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Trotty v. Arkansas Department of Human Services

Court of Appeals of Arkansas, Division IV

November 16, 2016




          Tina Bowers Lee, Arkansas Public Defender Commission, for appellant.

          Andrew Firth, County Legal Operations, for appellee.

          Chrestman Group, PLLC, by: Keith L. Chrestman, attorney ad litem for minor children.

          KENNETH S. HIXSON, Judge.

         Appellant Guy Marie Trotty appeals from an order that adjudicated two minor girls, N.T., born on 07/24/2011, and A.B., born on 05/26/2010, dependent-neglected. On appeal, Ms. Trotty argues that there was insufficient evidence to support the adjudication and that the trial court's findings were based on speculation. We affirm.

         A dependent-neglected juvenile is one who is at substantial risk of serious harm as a result of acts or omissions to the juvenile, sibling, or another juvenile, including sexual exploitation or neglect. Ark. Code Ann. § 9-27-303(18)(A)(iv) & (v) (Repl. 2015). The burden of proof in dependency-neglect adjudications is a preponderance of the evidence. Scott v. Ark. Dep't of Human Servs., 2015 Ark.App. 431. On appeal, we review the trial court's findings de novo, giving due regard to the court's opportunity to judge the credibility of witnesses. Id. When the sufficiency of the evidence is challenged on appeal, we will not reverse the trial court's findings unless they are clearly erroneous. Id. A finding is clearly erroneous when, although there is evidence to support it, the reviewing court on the entire evidence is left with a definite and firm conviction that a mistake has been made. Id.

         This case began on March 21, 2016, when appellee Arkansas Department of Human Services (DHS) took an emergency hold of N.T. and A.B. On March 23, 2016, DHS filed a petition for emergency custody of the children. Attached to the petition was an affidavit of a DHS family-service worker stating that someone had called the child-abuse hotline to report that the girls had been left home alone, that A.B. had been found outside in the middle of the night when adults were in the house asleep, and that there was a concern about human trafficking. Upon being investigated, Guy Trotty told the family-service worker that she was caring for the two children. Ms. Trotty stated that her daughter, Kelsey Trotty, and Kelsey's boyfriend were also living in the home. Ms. Trotty stated that she is the paternal grandmother of N.T., whom she had custody of since N.T. was three days old, and that she had also taken custody of N.T.'s half-sister, A.B. Ms. Trotty stated that she took custody of the children when their mother was incarcerated. The mother and the two fathers of the children were somewhere in Texas. Ms. Trotty provided the family-service worker with a guardianship order from Texas with regard to N.T. only. Ms. Trotty did not have the birth, immunization, or school records of either child, and the family-service worker was presented with no documentation to identify who the children were. In addition, it was noted that Ms. Trotty had a prior history with DHS, which included the removal of her two daughters from her custody in 2008.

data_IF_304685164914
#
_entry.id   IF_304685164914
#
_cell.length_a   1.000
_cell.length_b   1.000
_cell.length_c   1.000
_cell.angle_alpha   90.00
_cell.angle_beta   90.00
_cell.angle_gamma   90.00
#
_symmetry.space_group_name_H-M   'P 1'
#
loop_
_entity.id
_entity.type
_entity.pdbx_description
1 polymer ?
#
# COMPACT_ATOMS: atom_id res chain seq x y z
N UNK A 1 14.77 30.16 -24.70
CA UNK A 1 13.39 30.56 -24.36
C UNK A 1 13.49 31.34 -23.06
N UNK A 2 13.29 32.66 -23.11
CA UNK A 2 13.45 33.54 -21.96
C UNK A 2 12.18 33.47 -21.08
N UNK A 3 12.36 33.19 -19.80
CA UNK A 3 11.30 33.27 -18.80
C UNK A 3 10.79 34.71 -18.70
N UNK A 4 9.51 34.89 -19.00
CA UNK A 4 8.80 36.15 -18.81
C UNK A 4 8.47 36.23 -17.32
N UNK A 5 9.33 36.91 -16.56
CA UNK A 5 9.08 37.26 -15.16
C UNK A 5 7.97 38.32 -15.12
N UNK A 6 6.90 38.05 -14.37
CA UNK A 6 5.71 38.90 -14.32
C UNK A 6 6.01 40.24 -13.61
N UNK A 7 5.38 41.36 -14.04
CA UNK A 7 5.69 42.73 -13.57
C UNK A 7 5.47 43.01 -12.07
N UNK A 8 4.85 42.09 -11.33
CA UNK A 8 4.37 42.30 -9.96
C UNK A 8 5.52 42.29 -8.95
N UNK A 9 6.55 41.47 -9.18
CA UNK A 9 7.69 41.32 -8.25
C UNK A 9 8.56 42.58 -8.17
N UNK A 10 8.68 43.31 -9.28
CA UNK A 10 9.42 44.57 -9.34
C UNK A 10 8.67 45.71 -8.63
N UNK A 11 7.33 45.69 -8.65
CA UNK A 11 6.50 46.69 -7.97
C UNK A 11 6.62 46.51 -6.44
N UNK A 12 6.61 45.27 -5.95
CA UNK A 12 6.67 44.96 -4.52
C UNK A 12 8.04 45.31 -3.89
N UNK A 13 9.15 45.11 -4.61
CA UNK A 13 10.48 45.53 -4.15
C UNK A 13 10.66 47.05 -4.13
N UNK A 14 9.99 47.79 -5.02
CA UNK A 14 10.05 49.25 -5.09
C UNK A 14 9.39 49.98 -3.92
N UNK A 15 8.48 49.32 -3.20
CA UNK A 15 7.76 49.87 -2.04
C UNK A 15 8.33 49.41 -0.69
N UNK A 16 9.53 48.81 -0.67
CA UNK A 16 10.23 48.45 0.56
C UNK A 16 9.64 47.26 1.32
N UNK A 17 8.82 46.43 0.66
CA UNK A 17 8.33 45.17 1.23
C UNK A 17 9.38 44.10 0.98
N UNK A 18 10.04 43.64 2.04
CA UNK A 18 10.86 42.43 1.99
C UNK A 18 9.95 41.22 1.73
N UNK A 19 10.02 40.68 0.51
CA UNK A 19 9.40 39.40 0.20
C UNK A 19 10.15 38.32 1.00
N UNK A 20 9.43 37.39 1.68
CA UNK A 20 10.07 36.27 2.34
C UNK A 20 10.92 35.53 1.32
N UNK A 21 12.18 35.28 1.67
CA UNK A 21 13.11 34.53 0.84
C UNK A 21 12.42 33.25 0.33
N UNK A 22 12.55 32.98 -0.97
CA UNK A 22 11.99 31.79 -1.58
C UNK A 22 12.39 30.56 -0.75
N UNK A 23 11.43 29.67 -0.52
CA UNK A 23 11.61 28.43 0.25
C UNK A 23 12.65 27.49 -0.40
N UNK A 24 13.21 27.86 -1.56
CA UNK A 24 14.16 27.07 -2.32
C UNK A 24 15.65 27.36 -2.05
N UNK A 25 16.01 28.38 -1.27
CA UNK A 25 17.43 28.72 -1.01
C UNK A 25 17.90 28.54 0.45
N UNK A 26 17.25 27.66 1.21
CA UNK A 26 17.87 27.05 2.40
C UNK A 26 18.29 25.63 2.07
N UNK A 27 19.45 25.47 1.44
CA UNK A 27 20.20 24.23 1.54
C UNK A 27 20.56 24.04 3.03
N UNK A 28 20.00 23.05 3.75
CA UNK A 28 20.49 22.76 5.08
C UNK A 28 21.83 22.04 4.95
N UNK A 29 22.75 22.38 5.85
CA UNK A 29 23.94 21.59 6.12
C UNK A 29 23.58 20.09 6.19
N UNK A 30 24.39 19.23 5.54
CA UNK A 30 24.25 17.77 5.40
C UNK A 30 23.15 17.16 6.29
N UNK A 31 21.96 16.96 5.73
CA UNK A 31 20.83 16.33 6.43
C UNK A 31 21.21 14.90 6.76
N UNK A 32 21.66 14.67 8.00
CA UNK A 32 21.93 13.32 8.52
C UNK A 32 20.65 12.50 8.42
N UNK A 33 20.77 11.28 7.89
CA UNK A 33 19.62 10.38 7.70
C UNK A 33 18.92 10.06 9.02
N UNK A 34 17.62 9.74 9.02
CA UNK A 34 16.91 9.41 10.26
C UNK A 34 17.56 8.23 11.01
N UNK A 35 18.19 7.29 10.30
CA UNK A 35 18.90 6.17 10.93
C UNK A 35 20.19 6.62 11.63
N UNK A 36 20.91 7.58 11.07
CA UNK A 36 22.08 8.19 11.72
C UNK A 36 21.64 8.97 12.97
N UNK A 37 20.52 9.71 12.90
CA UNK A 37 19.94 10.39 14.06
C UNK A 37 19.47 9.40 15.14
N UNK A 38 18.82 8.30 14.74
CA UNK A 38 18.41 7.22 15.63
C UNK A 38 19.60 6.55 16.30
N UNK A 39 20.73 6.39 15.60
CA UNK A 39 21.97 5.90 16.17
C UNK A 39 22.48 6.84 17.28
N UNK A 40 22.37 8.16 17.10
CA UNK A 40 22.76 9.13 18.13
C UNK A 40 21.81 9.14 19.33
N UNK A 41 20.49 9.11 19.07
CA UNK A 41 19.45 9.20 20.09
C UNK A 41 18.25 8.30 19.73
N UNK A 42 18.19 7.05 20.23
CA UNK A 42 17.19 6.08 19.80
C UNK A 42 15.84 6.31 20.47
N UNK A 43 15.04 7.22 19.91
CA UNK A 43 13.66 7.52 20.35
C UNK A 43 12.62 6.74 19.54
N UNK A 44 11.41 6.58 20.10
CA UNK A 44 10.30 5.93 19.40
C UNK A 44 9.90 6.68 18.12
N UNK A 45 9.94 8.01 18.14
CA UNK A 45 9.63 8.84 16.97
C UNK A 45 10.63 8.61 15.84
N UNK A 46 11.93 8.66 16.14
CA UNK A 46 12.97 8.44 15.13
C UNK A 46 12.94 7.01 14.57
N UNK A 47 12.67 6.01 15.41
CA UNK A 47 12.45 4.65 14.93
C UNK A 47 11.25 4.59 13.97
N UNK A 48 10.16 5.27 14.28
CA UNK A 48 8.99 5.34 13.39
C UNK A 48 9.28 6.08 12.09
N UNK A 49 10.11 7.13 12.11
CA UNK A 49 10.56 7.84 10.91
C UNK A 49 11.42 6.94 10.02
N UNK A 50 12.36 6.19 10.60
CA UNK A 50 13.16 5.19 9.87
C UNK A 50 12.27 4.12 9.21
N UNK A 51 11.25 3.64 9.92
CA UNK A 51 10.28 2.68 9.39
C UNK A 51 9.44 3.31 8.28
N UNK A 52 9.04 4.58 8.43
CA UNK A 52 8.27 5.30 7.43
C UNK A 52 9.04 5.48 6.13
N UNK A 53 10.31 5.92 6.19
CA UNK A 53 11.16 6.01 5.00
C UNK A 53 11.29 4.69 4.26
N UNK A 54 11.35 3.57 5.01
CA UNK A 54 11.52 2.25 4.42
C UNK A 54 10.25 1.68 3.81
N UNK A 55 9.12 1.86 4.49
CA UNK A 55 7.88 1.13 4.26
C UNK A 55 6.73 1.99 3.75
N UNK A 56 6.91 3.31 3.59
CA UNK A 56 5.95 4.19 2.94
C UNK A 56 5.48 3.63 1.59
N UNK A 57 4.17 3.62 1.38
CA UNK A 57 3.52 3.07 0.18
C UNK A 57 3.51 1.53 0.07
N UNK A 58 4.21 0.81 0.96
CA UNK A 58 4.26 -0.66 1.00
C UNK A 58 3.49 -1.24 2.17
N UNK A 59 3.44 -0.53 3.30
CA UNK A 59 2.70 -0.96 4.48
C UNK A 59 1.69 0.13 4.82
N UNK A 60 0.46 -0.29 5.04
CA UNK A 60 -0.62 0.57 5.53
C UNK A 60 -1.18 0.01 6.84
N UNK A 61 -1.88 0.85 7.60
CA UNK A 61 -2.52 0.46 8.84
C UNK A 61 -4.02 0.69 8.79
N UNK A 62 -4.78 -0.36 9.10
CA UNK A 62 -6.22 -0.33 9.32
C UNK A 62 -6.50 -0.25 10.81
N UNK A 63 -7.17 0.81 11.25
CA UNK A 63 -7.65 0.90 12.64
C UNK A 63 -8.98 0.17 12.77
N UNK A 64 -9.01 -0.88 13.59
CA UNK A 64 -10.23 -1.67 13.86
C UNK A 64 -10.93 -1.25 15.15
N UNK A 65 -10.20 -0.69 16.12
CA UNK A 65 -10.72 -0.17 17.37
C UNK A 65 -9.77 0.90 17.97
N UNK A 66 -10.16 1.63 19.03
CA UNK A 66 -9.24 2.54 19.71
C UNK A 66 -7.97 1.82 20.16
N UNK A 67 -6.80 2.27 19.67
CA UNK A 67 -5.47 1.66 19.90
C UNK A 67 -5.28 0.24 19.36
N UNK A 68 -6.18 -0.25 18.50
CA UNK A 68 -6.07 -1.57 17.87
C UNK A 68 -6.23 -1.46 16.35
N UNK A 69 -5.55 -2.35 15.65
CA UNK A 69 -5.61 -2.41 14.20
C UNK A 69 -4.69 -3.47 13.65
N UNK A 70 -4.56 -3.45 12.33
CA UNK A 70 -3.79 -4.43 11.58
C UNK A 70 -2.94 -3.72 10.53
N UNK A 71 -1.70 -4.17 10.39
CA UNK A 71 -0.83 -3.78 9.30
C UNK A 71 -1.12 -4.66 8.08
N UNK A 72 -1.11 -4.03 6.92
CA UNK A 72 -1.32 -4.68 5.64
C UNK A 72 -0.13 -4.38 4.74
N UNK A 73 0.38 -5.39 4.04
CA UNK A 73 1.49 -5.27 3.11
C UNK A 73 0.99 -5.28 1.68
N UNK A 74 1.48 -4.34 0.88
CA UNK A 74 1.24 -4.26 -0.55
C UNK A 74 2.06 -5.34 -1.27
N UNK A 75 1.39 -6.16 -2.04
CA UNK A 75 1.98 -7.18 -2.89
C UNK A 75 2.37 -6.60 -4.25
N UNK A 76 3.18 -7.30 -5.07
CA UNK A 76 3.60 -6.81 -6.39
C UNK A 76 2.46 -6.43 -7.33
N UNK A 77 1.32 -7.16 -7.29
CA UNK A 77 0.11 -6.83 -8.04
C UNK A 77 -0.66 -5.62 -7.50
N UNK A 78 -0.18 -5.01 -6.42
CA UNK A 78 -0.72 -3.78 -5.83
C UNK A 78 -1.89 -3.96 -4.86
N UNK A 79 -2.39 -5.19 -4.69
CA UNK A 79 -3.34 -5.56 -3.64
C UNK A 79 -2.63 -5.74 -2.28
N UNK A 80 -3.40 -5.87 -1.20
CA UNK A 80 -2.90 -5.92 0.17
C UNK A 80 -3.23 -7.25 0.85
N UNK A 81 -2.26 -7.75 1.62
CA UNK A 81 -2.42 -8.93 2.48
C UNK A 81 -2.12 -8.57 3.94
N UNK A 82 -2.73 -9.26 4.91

On the same day that DHS filed its petition, the trial court entered an ex parte order for emergency DHS custody, finding that removal of the children from Ms. Trotty's custody was in the children's best interest and was necessary to protect their health and safety. A probable-cause order was subsequently entered on April 4, 2016.

         An adjudication hearing was held, wherein Ms. Trotty testified that both girls had been placed in her custody by child-protective services in Texas after a protective-services case was opened against their mother. Ms. Trotty indicated that she was able to get a conservatorship over N.T. because N.T. is her son's daughter, but that she was unable to do the same for A.B. Ms. Trotty did not have birth certificates for the children. Ms. Trotty acknowledged that, as a result of not having records on A.B., she had not enrolled her in school. As a result, A.B. missed what was to be her first year in school.

         Ms. Trotty was also asked about the previous dependency-neglect case involving her two daughters in 2008. Ms. Trotty admitted that, in those proceedings, both daughters were removed from her custody and she did not get them back. Ms. Trotty stated "that was probably totally all my fault, " but that she was young and scared and moved back to Texas after her daughters were removed. She stated that her daughters were taken into foster care when they were about fourteen, and remained there until they turned eighteen. Ms. Trotty stated that "pictures" was the reason her daughters were removed from her, but she denied leasing her children out to have sex.

         Beatrice Isom, a foster-care supervisor, testified about the 2008 dependency-neglect case involving Ms. Trotty's daughters. According to Ms. Isom, there had been some issues regarding pictures of the daughters posted on the Internet, and the girls were being allowed to have sex with men for money. Ms. Isom testified that there was a true finding against Ms. Trotty for prostituting her children.

         Tonja Hardin, a caseworker assigned to this case, testified that she had observed visits between Ms. Trotty and the children, and that the visits were appropriate. Ms. Hardin recommended that Ms. Trotty undergo parenting classes, counseling, and a psychological evaluation. Ms. Hardin further recommended that ...

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